Adjusting the Sour Flavor in Sourdough Bread

One thing I wish I knew before I started making sourdough bread is that sourdough does not have to taste sour. Many people seek out sourdough for that distinctive “tang”, but as a baker you are responsible for adjusting the sour flavor in sourdough bread! You can change the flavor of your bread by the techniques you use. I love making some loaves with a tangy flavor and others with a more mild, mellow and even non-existent sour flavor. Sourdough really is a method of leavening…not just “sour bread.”

The Science Behind the Sour Flavor in Sourdough Bread

Sourdough is a process where fermented flour and water are used to raise bread. This is done by using a ripe and active starter to mix into bread dough. The dough goes through a fermentation cycle until it is ready to rise and bake. A sourdough starter is made up of wild yeast and bacteria working together.

Wild Yeast: The wild yeast cause the dough to rise by creating carbon dioxide gas bubbles that get trapped in the gluten strands of the dough

Bacteria: Lactobacillus bacteria predigest and ferment the starches in the flour, which provide the sour flavor in sourdough

  • Lactic Acid: provides more mild yogurt-like flavors in sourdough
  • Acetic Acid: provides sharp, tangy flavors in sourdough

The bacteria is where the sour flavor is coming from! Lactic Acid Bacteria are most active in the mid 80-90 degrees F, but that speeds up the wild yeast which prefer a more mild temperature of mid 70s F. Learning to balance the fermentation with the rise of the dough is one of the nuances of sourdough.

With the science in mind, check out the tips below to get the flavor of the bread you are looking for, whether that’s mild or sour

My sourdough bread is not sour. I want more sour flavor. What can I do?

  1. Keep the dough temperature higher: Lactobacillus perform well at the higher temperatures of 85-95ºF. Keeping the dough in that range will produce more acetic acid bacteria resulting in a more sour loaf. Be careful to watch for a quicker rise if you choose to use a higher temperature.
  2. Use more whole grains: Whole grains (especially whole wheat) have more microorganisms in the flour and their unique makeup encourages the production of more bacteria than a white flour—resulting in a more sour loaf.
  3. Longer Bulk Fermentation: I typically don’t let my bulk fermentation go over 4 hours (at 78ºF), but for a more sour loaf you could push that fermentation another hour or so. A cold bulk fermentation can be kept in the refrigerator for a couple days. Be careful in over-proofing the dough if you choose this method. The longer your dough bulk ferments, the more sour it is.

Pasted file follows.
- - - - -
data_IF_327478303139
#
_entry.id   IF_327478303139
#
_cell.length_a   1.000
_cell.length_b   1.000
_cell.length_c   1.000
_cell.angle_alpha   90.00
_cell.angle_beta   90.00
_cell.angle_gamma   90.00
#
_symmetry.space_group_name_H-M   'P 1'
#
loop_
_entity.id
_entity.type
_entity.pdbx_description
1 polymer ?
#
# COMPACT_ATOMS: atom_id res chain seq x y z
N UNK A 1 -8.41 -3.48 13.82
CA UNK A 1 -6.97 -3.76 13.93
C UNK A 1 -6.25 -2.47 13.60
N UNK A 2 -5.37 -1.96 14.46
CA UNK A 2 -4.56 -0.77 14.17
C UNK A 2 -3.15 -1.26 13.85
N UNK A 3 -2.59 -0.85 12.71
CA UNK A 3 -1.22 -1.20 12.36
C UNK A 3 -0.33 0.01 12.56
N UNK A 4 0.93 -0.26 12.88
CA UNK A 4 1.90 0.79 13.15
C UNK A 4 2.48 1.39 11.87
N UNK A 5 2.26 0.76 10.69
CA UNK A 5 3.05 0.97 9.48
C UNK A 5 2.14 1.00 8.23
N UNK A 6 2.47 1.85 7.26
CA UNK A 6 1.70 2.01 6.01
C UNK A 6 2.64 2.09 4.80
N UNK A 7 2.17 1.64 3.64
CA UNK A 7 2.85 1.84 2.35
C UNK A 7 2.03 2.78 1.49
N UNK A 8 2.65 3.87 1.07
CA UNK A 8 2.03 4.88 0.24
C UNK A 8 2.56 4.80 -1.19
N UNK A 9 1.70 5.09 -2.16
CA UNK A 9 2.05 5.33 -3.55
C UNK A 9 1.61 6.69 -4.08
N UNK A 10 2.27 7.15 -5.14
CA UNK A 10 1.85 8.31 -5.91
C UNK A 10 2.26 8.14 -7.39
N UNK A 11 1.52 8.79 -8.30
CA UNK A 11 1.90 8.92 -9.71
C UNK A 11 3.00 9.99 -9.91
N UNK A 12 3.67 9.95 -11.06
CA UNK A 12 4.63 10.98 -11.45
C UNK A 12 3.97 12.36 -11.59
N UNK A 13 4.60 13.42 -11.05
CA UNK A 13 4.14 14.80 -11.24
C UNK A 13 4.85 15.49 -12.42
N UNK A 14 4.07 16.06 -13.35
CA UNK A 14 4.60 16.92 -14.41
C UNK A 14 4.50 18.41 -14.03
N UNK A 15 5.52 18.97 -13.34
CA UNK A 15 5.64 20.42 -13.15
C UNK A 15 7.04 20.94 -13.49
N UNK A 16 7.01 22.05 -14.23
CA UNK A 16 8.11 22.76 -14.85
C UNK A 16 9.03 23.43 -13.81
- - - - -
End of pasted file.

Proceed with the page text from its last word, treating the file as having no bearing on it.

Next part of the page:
4. Use Starter Later: Use starter after its peak. It will have risen, doubled in size and is starting to fall back down. The yeast are still active at this stage but more bacteria are present, and the starter smells much more acidic. A larger amount of bacteria will develop resulting in more sour flavored bread.
  5. Smaller Amount of Levain: Use a smaller amount of levain in your recipe. This will decrease the overall ph and give a more sour flavor to your bake.

My Sourdough bread is too sour. I want a more mild flavor. What can I do?

I love the sour flavor from some sourdough bread but my kids don’t always share that love. If you’re looking for a mildly or non-flavored sourdough, try some of these ideas:

  1. Keep the dough temperature lower: Lactic acid bacteria are most active in the higher temperatures of the mid 80s-90sºF. Keeping the dough in the 76-78º F range will still ferment and produce bacteria but will encourage lactic acid bacteria instead of acetic acid bacteria resulting in a more mild flavored loaf.
  2. Use less or no whole grains: Whole grains (especially whole wheat) have more microorganisms in the flour and their unique makeup encourages the production of more bacteria than a white flour—resulting in a more sour loaf. White flour or bread flour doesn’t have as many microorganisms and result in a more mild flavored loaf.
  3. Shorter Bulk Fermentation: I typically don’t let my bulk fermentation go over 4 hours (at 78ºF). The longer your dough bulk ferments, the more sour it can be.
  4. Use Starter Earlier: Use starter right at its peak. It will have at least doubled in size. use it before it starts to fall. This favors lactic acid bacteria resulting in more mild flavored bread.
  5. Larger Amount of Levain: Use a larger amount of levain in your recipe. My sourdough sandwich bread takes this approach, using more levain to get a mild flavored loaf of bread.

Get started with Sourdough:

Free Sourdough Guides

how to Make a sourdough starter

Caring for a sourdough starter

Sourdough Frequently Asked Questions

Beginner Sourdough Recipe

Advanced sourdough recipe

Want more in-depth Sourdough instruction?

Check out my online sourdough classes or take a class in person.

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3 Comments

  1. What if I don’t like the sour flavor but I want the nutritional benefits? Will discouraging the bacteria in favor of the yeast decrease the pre-digestion of gluten, and/or deactivation of phytic acid?

    1. You will still get the health benefits from the bacteria even if it’s not sour. The bacteria is actively working with together with the wild yeast during the fermentation. Will you get more benefit the more sour it is? I can’t say for sure. Some people say yes, others no. I don’t think of sourdough as a flavor but as a leavening process. In that process the bacteria and the wild yeast work together to leaven the bread. You can make that process work for you and ultimately impact the flavor based on fermentation time.